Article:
There's some debate about whether the opposite of love is hate or disinterest. Fat people rarely enjoy public disinterest. We are, nonetheless, targets of strongly felt and self-contradictory attentions. Is it love/hate or something else?
For example: Why did a French TV guy from Tac Presse fly here and follow me around with his camera recently, eager to capture "le footage" of the rascally American fat activist for a one-hour documentary? This was the third French TV program to follow me in the past year and a half. (Why don't they talk to fat activists and organizations in France? Or in Spain? Or famous authors and groups in Germany? Or in the U.K.?)
I took the French TV guy -- Romain Bolzinger -- to Tigress Osborn's fabulous nightclub, Full Figure Friday. I left pretty early, but friends tell me he stayed until the place closed. The theme was Short Skirt Night. (It takes a seasoned media professional several hours to get B-roll of boogying fatties?)
I also showed him how passersby of all sizes on Haight Street react with relieved delight to my invention, the Yay! Scale. It's merely a bathroom scale with compliments instead of numbers on the dial. Step on it to find out you're "sexy" or "gorgeous" or "perfect" or "fine." He urged me to find fat people who would Yay! themselves. The next fat woman who happened by not only failed to feel downtrodden, she had read my book.
Am I an exotic specimen? The fat American who (perversely?) feels happy and healthy and even ... hot. According to the by-now constant drip of fearmongering, so-called "obesity" is Public Enemy No. 1. Among fatosphere bloggers, that's called concern trolling. I call it "hating us for our own good." Living well despite all this "love," one risks becoming a fascinating rebel for behaving in ways that, in a weight-neutral culture, would be unremarkable.
A few years ago, acting U.S. Surgeon General Rear Adm. Steven K. Galson got publicity when he said Santa Claus should lose weight. He inspired a PR firm to create a Keep Santa Fat video campaign that raised money for America's Second Harvest.
Keep Santa Fat. That's fat-love. So here's some hate. Or is it love in disguise? I'll explain. Remember the kid in third grade who punched girls in the arm if he liked them? That reminds me of last winter's Conan O'Brien /Kirstie Alley kerfuffle: The otherwise likable and popular Conan went on a spree of stupid fat jokes about Kirstie Alley. (I guess once you make one, you just can't stop.)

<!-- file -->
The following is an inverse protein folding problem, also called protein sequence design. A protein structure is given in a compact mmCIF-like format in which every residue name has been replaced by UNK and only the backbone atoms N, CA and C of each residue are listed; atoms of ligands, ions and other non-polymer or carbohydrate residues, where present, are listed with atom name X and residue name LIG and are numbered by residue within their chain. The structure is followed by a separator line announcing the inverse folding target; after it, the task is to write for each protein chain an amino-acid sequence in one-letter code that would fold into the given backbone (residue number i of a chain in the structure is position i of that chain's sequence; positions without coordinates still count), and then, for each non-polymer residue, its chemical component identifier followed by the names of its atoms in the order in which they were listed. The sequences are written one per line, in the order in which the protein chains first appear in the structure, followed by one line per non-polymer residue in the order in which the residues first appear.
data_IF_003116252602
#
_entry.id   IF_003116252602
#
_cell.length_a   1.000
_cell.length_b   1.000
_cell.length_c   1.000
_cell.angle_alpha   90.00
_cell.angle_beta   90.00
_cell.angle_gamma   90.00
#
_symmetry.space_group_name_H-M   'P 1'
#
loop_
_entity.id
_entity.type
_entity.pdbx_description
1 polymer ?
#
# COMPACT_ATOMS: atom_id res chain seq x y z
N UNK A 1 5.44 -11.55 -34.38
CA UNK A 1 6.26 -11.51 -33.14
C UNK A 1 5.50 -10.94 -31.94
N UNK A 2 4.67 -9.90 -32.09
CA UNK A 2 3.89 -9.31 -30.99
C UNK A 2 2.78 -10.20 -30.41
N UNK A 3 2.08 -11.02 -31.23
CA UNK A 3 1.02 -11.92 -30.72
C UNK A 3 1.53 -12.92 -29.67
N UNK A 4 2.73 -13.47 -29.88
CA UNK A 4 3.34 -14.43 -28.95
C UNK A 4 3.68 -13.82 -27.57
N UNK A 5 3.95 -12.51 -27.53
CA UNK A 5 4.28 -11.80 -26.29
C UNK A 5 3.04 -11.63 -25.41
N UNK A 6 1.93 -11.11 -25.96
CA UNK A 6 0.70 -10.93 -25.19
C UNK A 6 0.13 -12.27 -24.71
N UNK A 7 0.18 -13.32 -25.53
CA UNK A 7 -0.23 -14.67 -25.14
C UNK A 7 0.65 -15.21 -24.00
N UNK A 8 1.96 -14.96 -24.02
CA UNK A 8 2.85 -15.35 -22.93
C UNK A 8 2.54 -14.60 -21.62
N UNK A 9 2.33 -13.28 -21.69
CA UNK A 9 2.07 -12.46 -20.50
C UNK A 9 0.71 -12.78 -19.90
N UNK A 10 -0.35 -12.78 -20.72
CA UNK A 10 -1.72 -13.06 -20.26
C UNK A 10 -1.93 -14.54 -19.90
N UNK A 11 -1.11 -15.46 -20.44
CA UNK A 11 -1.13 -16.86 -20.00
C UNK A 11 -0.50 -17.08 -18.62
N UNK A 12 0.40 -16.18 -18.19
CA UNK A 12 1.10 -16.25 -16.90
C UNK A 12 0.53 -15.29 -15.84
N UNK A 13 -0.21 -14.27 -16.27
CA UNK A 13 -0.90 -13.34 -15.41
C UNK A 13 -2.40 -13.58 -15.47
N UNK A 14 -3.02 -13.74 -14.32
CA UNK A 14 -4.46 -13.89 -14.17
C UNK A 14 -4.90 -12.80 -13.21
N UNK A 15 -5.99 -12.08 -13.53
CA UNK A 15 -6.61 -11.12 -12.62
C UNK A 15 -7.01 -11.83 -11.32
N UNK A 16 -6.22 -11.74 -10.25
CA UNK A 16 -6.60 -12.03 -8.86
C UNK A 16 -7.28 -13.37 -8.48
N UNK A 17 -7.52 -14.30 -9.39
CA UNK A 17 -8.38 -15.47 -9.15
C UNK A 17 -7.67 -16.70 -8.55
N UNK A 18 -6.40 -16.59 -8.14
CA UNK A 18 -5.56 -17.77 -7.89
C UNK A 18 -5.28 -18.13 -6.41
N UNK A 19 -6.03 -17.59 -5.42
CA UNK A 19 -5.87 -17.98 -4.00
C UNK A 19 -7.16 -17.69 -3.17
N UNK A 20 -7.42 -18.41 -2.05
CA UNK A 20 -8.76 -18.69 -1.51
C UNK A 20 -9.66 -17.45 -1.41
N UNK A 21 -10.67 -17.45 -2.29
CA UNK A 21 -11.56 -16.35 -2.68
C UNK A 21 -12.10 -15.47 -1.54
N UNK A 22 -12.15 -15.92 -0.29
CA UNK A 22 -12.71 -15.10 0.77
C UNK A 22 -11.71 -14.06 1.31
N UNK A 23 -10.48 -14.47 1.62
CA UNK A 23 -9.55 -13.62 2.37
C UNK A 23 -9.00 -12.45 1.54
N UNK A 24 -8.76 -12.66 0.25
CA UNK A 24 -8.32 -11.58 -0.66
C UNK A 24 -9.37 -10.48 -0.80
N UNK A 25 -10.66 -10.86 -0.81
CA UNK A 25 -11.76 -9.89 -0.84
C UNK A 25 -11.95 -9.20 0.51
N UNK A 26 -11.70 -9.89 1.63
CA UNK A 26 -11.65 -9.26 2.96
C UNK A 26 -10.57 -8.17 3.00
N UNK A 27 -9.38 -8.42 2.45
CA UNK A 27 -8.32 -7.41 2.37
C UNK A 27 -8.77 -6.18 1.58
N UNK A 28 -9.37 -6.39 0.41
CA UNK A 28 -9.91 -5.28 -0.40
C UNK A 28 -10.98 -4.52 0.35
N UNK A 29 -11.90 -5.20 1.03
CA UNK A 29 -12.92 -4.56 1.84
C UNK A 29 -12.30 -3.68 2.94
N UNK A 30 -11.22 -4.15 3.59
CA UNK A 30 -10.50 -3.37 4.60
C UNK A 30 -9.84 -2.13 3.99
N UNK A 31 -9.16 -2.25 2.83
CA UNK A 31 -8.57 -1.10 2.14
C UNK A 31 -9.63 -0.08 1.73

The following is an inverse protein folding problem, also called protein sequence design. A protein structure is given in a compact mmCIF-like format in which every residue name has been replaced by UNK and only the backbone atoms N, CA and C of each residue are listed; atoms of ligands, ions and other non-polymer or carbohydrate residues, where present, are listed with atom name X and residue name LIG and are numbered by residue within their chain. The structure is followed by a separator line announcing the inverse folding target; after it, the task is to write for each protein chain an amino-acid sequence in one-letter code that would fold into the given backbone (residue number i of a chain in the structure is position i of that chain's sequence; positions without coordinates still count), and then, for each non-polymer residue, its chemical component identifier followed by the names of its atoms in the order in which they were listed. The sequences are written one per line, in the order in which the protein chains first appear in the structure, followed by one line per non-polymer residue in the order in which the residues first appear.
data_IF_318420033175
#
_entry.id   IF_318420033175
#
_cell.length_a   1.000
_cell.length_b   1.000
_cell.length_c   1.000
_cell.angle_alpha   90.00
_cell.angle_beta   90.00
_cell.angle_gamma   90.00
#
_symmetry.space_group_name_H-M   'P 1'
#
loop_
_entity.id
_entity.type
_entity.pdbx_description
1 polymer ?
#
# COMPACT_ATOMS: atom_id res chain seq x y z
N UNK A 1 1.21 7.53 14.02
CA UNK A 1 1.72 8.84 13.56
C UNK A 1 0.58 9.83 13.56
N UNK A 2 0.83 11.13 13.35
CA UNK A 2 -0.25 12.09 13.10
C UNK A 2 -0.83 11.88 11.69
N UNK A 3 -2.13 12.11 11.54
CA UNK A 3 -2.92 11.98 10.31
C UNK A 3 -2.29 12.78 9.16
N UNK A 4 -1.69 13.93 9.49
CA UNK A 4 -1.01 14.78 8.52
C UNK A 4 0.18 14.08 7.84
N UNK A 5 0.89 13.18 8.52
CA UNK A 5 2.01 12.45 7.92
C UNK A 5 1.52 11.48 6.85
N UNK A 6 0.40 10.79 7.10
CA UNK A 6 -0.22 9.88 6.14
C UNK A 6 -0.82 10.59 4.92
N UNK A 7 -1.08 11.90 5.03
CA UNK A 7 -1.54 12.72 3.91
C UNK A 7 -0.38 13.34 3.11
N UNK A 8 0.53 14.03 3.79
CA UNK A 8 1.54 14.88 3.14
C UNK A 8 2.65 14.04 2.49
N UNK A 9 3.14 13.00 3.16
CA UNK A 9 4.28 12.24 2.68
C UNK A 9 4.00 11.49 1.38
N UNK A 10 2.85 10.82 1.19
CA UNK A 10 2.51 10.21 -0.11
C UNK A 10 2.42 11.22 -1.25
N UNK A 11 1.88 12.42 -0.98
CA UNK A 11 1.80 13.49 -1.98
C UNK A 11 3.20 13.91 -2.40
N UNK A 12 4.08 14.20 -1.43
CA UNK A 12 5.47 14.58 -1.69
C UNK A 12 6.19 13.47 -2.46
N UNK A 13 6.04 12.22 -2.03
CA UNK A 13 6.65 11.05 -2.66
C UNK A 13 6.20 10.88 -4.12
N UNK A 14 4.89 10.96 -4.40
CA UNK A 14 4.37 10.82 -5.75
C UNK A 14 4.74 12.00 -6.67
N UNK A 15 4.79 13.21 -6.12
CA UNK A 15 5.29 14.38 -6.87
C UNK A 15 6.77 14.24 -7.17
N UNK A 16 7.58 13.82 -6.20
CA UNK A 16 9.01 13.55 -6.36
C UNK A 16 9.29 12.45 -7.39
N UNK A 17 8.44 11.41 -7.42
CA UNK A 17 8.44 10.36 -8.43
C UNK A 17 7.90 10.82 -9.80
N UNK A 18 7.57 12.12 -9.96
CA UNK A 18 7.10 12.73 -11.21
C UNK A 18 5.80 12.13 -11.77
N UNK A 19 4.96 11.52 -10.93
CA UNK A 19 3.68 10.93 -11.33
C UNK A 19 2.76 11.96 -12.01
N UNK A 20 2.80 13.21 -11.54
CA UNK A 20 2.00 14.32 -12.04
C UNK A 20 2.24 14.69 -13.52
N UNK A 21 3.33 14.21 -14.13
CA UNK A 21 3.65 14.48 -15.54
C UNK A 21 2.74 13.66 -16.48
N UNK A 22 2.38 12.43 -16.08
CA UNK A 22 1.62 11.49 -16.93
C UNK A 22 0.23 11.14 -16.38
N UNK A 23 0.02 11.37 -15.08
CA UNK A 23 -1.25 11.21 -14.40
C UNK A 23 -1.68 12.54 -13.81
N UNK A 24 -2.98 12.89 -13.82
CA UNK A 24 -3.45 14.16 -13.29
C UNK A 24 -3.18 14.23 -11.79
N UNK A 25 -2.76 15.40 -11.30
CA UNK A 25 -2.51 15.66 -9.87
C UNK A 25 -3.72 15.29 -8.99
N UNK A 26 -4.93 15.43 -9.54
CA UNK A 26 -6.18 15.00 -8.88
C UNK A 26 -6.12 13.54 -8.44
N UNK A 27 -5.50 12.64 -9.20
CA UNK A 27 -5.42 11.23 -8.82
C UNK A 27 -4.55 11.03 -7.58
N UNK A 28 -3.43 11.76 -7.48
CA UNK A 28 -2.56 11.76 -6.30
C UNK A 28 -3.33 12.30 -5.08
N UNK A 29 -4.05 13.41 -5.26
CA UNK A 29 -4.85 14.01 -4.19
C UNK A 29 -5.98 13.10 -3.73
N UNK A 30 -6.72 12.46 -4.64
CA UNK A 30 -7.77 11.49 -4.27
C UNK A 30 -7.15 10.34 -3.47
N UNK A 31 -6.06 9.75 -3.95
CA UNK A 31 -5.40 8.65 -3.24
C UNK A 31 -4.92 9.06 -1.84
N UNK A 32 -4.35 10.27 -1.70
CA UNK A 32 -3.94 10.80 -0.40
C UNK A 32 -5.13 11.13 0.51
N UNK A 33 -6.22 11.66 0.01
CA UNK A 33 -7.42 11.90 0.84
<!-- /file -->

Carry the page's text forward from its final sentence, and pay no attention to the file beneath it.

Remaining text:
Then Alley tweeted about O'Brien, "That guy acts like I bit his d--- off." When Conan retorted with a joke about Weight Watchers advising "a shake, one slice of wheat bread, and then a sensible penis," I suspect he was thinking about her 1991 Emmy acceptance speech, when she said, "I'd like to thank my husband Parker, the man who's given me the Big One for the last eight years."
Poor spurned Conan promised Kirstie he'd make fat jokes about Peru's president Alan García Perez instead. I doubt it -- not enough sexual tension there.
But here's a story that best displays the straight-up hate in all this fat-scination.
Last week, a young woman named Athia was waiting to board a return flight on Southworst -- er, I mean Southwest -- Airlines when, she says, the gate agent insisted she buy a second seat, "for your safety and comfort." Her uncle said he'd sit next to her. Not safe or comfortable enough. The flight was oversold, Athia reports. People were being asked to give up their seats. Nonetheless, Athia said she had to pay $100 and walk past disgruntled passengers to take her seat(s). She says a man made a derisive comment and a hand gesture to describe her body as she went by.
When a man who was traveling with his wife and child had nowhere to sit, another passenger audibly said, "That girl took that gentleman's seat." If that's not safe and comfortable enough, here's the cherry on top: a Southworst (oops, there I go again) employee returned the $100, moved her uncle next to Athia and her aunt, and seated a passenger in the open seat.
This heroic young woman immediately posted her story on YouTube, with brilliant analysis. (I hope Kevin Smith takes a lesson from her on how to respond to mistreatment, whatever you happen to weigh.)
Athia says, "It was the most humiliating experience I've ever had in my adult life. Everyone -- every single person on that plane -- was looking at me. Some people were shaking their heads, other people were sneering; some people were chuckling."
Her response: "I call for a revolution of hearts. By sharing this story, I hope that we can understand how people and policies inform each other. If we direct care and compassion towards one another, we can then begin creating a more beautiful world to live in."
What will happen when everyone who is near the BMI (Body Mass Index -- or, as I call it, Badly Misused Information) categories of "overweight" or "obese" refuses to fly Southworst? What will happen when everyone who has a fat friend or family member refuses to fly Southworst? If Santa flew Southworst -- would they make him pay double?
Do you find hatefulness about weight lovable or unlovable? Will you join me in refusing to give your attention and money to people and businesses that seek to profit from fat hate? Will you consider that loving our diverse bodies might mean just that and not criticism, ostracism, and the endless makeover?
Marilyn Wann has not given any money to Southworst Airlines since it started proudly advertising the policy of charging fat people double. She believes that respectfully accommodating all types of customers is good for business.